OOPC is possible, and I never asserted it wasn't. Simple OOP in C may be simple to illustrate and deploy. The more examples of OOD you attempt to implement in OOPC, the more work you'll have to exert to make things work, and that to me means its not AS easy, and there comes a point in that comparison were it simply is NOT easy.


    Let me extend this discussion with yet another assertion about OOP in C++ vs C. I take this again from a Stroustrup interview, but from a more recent memory.

    A matrix library was written as a template class in C++. A counterpart was written in C. These are doctoral candidates or other PhD's like Stroustrup, so we must assume they were written by competent hands.

    The C++ version outperforms the C version, and that might be surprising. Stroustrup explained why. It appears that when creating generic code, it's possible to describe a problem such that there's greater opportunity for the compiler to 'understand' the code, and optimize it. Without the example in hand I can't say why, but his assertion was the C compiler didn't get as much information as the C++ compiler did, by virtue of the way the problem is expressed. As such, the compiler optimized the code better in the C++ version.

    Here again, I think it safe to say, it was easier for the compiler to optimize - because the expression of the problem was better. Certainly, the C version was possible.

    Another illustration that's much clearer, sorting. The C runtime qsort was compared to a sort in the STL. The STL sort is faster in some situations, and here again I rely on Stroustrup's explanation. qsort requires a function pointer as the comparison predicate. Sometimes that's the only way to describe the predicate. However, there are many sort situations that depend on primitive types, in which case the comparison is trivial. The STL provides a means of describing the sort predicate such that the compiler can optimize that into a primitive comparison without generating a function call - inlining the comparison. qsort's dependence on a function pointer makes this optimization impossible.

    Even Stroustrup pointed out that it's certainly possible to write a qsort the specifically optimized the comparison. Certainly a CFront output would have done so from the template example, too. The point is, with the STL, the optimization is easy. To make one's one qsort optimization is not.

    The expression of the problem in the STL gives the compiler information unavailable to qsort. It was the summary point of Stroustrup's response that the there's a richer expression potential in C++, which gives more information to the compiler for optimization, and I submit that makes things a little easier, too.
    Last edited by JVene; 05-23-2007 at 04:25 PM.

  14. #44
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    Quote Originally Posted by JVene View Post
    Let me extend this discussion with yet another assertion about OOP in C++ vs C. I take this again from a Stroustrup interview, but from a more recent memory.

    A matrix library was written as a template class in C++. A counterpart was written in C. These are doctoral candidates or other PhD's like Stroustrup, so we must assume they were written by competent hands.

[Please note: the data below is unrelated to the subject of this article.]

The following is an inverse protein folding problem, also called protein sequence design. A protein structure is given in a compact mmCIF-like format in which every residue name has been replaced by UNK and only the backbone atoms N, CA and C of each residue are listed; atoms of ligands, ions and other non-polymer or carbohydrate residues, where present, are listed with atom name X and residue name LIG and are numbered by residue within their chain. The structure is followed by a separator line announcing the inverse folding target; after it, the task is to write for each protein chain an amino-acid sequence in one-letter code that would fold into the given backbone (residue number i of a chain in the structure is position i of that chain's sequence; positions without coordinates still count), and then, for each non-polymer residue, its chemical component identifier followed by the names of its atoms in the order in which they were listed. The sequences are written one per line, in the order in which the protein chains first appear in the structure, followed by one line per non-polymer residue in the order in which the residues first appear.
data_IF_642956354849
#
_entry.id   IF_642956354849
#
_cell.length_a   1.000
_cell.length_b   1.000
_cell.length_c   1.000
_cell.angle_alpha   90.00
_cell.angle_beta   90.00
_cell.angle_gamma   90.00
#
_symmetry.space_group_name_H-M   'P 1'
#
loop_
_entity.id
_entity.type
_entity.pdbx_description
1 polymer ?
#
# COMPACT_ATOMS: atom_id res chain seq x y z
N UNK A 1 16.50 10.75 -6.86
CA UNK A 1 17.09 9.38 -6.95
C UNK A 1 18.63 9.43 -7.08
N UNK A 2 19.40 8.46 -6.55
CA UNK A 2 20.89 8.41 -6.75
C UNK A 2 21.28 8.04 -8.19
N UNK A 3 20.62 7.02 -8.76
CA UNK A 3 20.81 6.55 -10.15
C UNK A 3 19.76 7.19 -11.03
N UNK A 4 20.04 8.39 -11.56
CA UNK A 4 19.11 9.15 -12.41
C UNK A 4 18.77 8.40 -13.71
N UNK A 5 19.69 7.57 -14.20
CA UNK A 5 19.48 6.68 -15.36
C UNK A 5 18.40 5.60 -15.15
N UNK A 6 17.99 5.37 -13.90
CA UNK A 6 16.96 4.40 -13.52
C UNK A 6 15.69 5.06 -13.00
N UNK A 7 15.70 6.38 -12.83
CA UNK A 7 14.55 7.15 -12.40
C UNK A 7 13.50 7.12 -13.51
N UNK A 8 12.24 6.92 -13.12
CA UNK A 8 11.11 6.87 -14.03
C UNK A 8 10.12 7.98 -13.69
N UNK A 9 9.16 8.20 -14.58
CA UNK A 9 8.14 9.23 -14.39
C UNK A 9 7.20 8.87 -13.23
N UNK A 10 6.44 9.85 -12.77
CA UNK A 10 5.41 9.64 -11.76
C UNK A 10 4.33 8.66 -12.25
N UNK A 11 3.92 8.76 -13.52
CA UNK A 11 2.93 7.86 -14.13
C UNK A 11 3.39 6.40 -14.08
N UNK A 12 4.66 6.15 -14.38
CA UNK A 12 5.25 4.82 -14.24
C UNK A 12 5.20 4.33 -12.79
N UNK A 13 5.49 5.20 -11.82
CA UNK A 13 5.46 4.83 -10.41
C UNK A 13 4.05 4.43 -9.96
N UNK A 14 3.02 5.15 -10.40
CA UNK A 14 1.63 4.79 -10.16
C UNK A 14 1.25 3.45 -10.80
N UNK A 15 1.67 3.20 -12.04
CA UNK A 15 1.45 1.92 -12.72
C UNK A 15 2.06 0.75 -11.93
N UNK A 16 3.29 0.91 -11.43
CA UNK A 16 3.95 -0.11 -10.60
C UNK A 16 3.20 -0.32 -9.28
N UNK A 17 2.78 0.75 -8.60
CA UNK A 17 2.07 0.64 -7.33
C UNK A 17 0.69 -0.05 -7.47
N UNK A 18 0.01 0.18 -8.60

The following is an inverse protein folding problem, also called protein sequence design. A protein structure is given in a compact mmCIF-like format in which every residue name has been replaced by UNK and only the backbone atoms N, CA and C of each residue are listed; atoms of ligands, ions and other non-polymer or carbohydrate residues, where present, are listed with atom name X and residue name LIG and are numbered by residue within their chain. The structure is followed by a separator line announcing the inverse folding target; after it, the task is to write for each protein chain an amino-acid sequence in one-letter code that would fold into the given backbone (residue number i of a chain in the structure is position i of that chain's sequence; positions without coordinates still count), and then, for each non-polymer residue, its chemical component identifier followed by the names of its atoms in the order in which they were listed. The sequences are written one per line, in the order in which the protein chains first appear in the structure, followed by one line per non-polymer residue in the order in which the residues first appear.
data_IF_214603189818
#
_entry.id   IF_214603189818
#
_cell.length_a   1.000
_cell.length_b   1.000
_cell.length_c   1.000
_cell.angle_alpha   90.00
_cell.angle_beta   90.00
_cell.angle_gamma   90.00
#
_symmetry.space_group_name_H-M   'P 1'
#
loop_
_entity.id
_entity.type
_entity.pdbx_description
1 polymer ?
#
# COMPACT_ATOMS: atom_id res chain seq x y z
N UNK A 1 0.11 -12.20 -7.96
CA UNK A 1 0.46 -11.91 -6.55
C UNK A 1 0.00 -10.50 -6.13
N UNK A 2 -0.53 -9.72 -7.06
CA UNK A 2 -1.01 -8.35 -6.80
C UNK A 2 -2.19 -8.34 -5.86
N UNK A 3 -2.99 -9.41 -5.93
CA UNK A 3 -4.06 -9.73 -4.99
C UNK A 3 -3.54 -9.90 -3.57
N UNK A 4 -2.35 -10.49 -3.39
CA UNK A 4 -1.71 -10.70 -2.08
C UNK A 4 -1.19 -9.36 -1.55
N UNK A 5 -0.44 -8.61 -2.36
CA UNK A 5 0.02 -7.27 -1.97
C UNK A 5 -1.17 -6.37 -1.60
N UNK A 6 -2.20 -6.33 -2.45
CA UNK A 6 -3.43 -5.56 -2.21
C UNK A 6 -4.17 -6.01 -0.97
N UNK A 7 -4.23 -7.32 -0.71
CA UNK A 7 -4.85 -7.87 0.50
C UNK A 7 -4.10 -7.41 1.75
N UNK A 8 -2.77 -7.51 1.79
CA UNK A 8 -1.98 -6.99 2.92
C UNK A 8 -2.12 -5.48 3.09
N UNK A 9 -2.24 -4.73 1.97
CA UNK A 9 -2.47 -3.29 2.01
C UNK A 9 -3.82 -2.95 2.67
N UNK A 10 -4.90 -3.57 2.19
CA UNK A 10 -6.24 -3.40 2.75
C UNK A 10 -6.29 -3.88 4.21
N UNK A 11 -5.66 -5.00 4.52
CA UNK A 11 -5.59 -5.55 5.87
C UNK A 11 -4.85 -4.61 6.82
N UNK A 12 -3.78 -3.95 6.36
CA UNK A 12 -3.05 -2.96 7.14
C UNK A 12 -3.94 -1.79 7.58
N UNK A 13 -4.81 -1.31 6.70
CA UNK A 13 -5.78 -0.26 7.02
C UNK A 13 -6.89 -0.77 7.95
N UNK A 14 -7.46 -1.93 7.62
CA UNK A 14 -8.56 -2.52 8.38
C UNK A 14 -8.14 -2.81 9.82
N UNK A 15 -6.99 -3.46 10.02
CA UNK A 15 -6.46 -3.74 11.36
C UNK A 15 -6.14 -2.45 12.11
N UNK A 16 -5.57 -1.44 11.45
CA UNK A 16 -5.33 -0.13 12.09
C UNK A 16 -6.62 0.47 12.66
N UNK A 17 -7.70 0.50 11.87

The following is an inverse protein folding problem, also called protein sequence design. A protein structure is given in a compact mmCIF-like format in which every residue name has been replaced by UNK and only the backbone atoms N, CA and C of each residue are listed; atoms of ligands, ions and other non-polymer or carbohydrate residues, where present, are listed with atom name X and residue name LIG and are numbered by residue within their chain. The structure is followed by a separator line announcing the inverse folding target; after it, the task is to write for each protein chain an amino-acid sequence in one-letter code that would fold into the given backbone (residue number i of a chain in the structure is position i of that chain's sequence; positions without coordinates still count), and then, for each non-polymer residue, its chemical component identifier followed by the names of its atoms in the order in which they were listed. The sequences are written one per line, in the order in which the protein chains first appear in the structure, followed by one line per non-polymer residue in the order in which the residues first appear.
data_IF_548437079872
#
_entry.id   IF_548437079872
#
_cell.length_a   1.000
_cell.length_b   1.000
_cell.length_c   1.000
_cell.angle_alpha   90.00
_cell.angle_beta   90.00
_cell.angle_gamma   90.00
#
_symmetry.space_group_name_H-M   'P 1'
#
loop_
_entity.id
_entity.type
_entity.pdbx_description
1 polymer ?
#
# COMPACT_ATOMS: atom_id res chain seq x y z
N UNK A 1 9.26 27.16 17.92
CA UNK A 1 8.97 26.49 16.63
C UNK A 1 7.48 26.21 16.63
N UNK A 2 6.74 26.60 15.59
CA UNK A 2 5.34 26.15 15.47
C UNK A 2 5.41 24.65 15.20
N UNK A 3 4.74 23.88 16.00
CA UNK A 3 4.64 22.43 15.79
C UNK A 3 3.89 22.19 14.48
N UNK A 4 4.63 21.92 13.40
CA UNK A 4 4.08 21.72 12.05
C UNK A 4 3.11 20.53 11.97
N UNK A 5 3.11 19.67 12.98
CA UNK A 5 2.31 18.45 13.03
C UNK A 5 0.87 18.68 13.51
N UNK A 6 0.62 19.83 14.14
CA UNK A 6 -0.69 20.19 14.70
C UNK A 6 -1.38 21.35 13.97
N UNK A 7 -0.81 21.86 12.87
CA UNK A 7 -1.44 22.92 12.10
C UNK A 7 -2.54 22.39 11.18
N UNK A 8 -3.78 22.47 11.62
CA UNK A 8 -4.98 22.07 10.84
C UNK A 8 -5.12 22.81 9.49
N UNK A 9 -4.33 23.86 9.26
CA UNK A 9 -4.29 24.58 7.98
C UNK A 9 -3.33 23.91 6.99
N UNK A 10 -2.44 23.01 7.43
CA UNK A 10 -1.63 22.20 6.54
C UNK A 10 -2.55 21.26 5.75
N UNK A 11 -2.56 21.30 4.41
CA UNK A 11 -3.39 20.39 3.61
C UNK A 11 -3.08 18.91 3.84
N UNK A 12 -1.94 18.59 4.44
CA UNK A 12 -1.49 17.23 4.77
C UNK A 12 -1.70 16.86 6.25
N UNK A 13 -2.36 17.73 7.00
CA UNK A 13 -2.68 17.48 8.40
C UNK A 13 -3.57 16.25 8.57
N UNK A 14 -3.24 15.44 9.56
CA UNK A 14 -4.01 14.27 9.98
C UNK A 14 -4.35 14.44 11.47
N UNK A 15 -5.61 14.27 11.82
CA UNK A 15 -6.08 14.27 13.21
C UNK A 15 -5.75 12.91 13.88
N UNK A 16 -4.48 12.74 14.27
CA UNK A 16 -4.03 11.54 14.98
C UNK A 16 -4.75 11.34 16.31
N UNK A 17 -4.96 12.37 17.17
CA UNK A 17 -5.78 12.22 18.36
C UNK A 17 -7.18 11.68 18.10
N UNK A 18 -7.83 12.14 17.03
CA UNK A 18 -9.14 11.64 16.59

The C++ version outperforms the C version, and that might be surprising. Stroustrup explained why. It appears that when creating generic code, it's possible to describe a problem such that there's greater opportunity for the compiler to 'understand' the code, and optimize it. Without the example in hand I can't say why, but his assertion was the C compiler didn't get as much information as the C++ compiler did, by virtue of the way the problem is expressed. As such, the compiler optimized the code better in the C++ version.

    Here again, I think it safe to say, it was easier for the compiler to optimize - because the expression of the problem was better. Certainly, the C version was possible.

    Another illustration that's much clearer, sorting. The C runtime qsort was compared to a sort in the STL. The STL sort is faster in some situations, and here again I rely on Stroustrup's explanation. qsort requires a function pointer as the comparison predicate. Sometimes that's the only way to describe the predicate. However, there are many sort situations that depend on primitive types, in which case the comparison is trivial. The STL provides a means of describing the sort predicate such that the compiler can optimize that into a primitive comparison without generating a function call - inlining the comparison. qsort's dependence on a function pointer makes this optimization impossible.

    Even Stroustrup pointed out that it's certainly possible to write a qsort the specifically optimized the comparison. Certainly a CFront output would have done so from the template example, too. The point is, with the STL, the optimization is easy. To make one's one qsort optimization is not.

    The expression of the problem in the STL gives the compiler information unavailable to qsort. It was the summary point of Stroustrup's response that the there's a richer expression potential in C++, which gives more information to the compiler for optimization, and I submit that makes things a little easier, too.
    Well, first of all in the games programming world STL is avoided like the plague because of its inability to do things by reference and always by value.